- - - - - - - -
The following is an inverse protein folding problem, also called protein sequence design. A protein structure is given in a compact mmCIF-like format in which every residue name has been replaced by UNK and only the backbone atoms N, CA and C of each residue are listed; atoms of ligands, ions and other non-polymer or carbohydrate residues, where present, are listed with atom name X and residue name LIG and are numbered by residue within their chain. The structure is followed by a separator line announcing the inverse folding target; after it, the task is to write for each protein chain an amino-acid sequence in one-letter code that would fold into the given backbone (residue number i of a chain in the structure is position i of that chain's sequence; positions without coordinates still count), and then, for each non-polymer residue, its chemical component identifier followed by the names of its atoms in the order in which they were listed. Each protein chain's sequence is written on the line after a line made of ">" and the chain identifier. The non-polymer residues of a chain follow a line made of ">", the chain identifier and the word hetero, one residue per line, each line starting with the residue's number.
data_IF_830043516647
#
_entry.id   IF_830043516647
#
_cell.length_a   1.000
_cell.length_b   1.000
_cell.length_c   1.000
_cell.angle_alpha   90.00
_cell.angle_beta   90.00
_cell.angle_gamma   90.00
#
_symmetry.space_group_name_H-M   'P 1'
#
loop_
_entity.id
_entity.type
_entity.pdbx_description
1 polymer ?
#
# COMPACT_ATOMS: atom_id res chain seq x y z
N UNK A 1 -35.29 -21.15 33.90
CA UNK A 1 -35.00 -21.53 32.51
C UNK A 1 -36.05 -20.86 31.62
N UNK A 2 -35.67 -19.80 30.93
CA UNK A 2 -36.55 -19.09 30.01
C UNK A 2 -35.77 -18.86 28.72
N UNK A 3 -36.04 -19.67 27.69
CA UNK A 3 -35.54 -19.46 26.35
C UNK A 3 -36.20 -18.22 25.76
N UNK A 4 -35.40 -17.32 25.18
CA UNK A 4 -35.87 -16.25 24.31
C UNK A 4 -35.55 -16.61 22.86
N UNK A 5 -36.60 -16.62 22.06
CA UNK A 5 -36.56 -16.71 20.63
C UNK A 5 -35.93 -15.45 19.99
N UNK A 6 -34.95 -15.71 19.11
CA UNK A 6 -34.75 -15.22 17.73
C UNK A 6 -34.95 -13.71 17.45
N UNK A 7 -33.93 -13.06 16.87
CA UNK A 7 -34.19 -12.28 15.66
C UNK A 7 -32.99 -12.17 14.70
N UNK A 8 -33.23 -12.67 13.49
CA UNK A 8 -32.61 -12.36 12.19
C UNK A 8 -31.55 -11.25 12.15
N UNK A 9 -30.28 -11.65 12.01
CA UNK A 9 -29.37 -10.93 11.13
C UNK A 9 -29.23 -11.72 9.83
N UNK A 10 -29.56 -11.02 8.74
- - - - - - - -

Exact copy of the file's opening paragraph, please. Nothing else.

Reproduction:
The following is an inverse protein folding problem, also called protein sequence design. A protein structure is given in a compact mmCIF-like format in which every residue name has been replaced by UNK and only the backbone atoms N, CA and C of each residue are listed; atoms of ligands, ions and other non-polymer or carbohydrate residues, where present, are listed with atom name X and residue name LIG and are numbered by residue within their chain. The structure is followed by a separator line announcing the inverse folding target; after it, the task is to write for each protein chain an amino-acid sequence in one-letter code that would fold into the given backbone (residue number i of a chain in the structure is position i of that chain's sequence; positions without coordinates still count), and then, for each non-polymer residue, its chemical component identifier followed by the names of its atoms in the order in which they were listed. Each protein chain's sequence is written on the line after a line made of ">" and the chain identifier. The non-polymer residues of a chain follow a line made of ">", the chain identifier and the word hetero, one residue per line, each line starting with the residue's number.